I’d like to piggyback (an overused State Department expression that I kind of hate myself for using) on Life After Jerusalem’s recent blog entry and welcome the newest crop of Foreign Service Officers to the team. Welcome aboard to the 176th A-100 class. I hope you enjoyed your first day today and quickly figure out how to manage the cafeteria so as to not hold up the rest of us.
The Washington Post has a great article explaining a bit about what U.S. Foreign Service Officers can do to help Americans in trouble aboard. The article focuses particularly on consular work and should be essential reading for all would-be FSOs as well as anyone considering international travel.
The United States has planted nearly 300 embassies and consulates on international soil, in destinations tropical (Suva, Fiji) and urban (Sao Paulo), peaceful (Bern, Switzerland) and volatile (Cairo), touristy (Florence) and not (Sanaa, Yemen). The embassies’ top priority is to aid Americans traveling abroad, although staff members also work on visa and immigration issues and fraud investigations. But Uncle Sam’s kids come first.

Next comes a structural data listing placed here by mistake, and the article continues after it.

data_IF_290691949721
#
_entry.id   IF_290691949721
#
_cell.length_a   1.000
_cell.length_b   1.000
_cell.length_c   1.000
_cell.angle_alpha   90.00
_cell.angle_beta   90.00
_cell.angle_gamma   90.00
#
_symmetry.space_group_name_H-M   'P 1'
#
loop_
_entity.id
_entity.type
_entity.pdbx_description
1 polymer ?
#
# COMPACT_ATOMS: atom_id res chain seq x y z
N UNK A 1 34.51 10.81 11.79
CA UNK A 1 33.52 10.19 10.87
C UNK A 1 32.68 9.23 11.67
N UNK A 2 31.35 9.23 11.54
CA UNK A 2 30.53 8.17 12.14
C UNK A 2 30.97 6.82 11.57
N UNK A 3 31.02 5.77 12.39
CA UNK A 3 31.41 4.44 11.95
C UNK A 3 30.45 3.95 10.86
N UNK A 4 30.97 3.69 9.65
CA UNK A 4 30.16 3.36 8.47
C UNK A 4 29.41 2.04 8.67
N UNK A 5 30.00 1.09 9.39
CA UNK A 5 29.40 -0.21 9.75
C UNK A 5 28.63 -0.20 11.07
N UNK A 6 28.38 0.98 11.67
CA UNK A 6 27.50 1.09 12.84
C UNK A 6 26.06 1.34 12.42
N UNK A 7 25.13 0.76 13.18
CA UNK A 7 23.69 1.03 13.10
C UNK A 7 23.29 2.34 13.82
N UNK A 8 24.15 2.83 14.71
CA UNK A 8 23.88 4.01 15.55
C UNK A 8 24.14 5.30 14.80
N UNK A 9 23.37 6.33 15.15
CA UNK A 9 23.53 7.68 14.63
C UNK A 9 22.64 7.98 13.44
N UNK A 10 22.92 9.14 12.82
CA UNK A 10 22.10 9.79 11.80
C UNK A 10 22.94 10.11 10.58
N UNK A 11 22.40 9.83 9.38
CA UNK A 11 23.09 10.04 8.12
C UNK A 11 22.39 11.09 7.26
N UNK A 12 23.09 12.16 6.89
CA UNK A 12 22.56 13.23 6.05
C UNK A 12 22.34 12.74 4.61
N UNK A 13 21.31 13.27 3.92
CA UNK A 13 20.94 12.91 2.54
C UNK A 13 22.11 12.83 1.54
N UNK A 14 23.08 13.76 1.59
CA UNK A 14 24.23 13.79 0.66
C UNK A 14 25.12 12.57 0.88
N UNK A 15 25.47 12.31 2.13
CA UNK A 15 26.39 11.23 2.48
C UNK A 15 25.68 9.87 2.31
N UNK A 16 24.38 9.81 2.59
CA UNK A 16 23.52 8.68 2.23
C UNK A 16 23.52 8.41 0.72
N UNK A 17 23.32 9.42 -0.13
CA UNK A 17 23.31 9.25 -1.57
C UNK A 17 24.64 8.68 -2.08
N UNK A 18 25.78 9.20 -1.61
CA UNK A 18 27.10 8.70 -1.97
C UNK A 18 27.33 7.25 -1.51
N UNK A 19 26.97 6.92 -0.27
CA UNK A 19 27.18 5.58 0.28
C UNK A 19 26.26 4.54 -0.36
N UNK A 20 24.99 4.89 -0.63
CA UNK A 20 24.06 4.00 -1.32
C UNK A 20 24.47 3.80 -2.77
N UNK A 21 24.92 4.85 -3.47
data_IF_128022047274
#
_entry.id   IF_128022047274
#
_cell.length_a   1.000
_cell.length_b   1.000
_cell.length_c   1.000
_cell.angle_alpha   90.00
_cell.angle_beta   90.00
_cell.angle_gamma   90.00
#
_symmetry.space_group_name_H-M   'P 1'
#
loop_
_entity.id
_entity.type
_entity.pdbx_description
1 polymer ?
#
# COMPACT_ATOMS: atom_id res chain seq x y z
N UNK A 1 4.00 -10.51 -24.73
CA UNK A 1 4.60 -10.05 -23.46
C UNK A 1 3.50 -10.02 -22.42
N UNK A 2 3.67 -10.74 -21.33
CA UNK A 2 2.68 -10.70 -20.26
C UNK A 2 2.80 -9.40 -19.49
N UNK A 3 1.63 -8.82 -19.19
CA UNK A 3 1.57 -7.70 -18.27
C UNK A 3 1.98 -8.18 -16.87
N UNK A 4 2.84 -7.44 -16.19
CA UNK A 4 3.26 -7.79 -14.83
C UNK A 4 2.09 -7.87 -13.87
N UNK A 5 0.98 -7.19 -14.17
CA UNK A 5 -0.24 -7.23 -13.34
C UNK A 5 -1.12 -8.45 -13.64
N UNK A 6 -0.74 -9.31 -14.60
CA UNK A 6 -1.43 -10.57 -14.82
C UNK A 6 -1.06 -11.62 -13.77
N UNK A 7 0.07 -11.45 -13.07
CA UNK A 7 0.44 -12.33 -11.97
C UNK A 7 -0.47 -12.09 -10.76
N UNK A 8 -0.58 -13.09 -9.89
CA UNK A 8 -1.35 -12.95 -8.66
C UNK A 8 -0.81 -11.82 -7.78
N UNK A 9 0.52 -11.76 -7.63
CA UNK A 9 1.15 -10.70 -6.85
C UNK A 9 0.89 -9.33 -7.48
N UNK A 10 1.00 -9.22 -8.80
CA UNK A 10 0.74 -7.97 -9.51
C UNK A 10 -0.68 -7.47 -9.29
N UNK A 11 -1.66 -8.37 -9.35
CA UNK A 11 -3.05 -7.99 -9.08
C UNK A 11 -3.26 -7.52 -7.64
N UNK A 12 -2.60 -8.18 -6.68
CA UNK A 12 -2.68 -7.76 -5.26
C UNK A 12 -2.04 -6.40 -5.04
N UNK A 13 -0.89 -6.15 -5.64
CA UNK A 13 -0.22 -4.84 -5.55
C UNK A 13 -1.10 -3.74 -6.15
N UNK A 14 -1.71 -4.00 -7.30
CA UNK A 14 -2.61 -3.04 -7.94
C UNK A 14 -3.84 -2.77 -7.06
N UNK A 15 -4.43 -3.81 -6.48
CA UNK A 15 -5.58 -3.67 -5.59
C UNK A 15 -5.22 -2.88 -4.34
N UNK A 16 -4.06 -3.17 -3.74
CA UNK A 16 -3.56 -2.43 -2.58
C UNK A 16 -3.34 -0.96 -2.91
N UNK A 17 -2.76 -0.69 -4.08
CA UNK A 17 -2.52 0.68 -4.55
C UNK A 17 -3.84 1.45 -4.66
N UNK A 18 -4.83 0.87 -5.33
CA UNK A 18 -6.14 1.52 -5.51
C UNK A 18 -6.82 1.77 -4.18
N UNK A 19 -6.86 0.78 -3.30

Some of you may be interested — particularly those thinking of pursuing the management career track — in also applying for the General Services Officer (GSO) specialist position. If so, you’re in luck. The Department of State is now accepting applications for this FS specialist job.
Here is how the official job announcement describes the work of a GSO:Continue
As most of my readers know, learning a foreign language is a major part of the diplomat lifestyle. In addition to the excellent instruction provided by the Foreign Service Institute, I find it important to supplement that effort with other resources. This keeps training interesting and can open you up to new types of learning that may reinforce the classroom instruction.Continue
A regular reader of the site recently asked me to address how the Foreign Service life may come with some restrictions. It’s a good topic and I thought I’d go through each of his questions individually here in case others had similar concerns.
First of all, this reader is right. It is something to think about. Although becoming an FSO doesn’t mean you give up all rights to a personal life, it is made clear in your initial orientation that you have become an “American diplomat.” This means everything you do will potentially reflect on your homeland whether you intend for that or not.Continue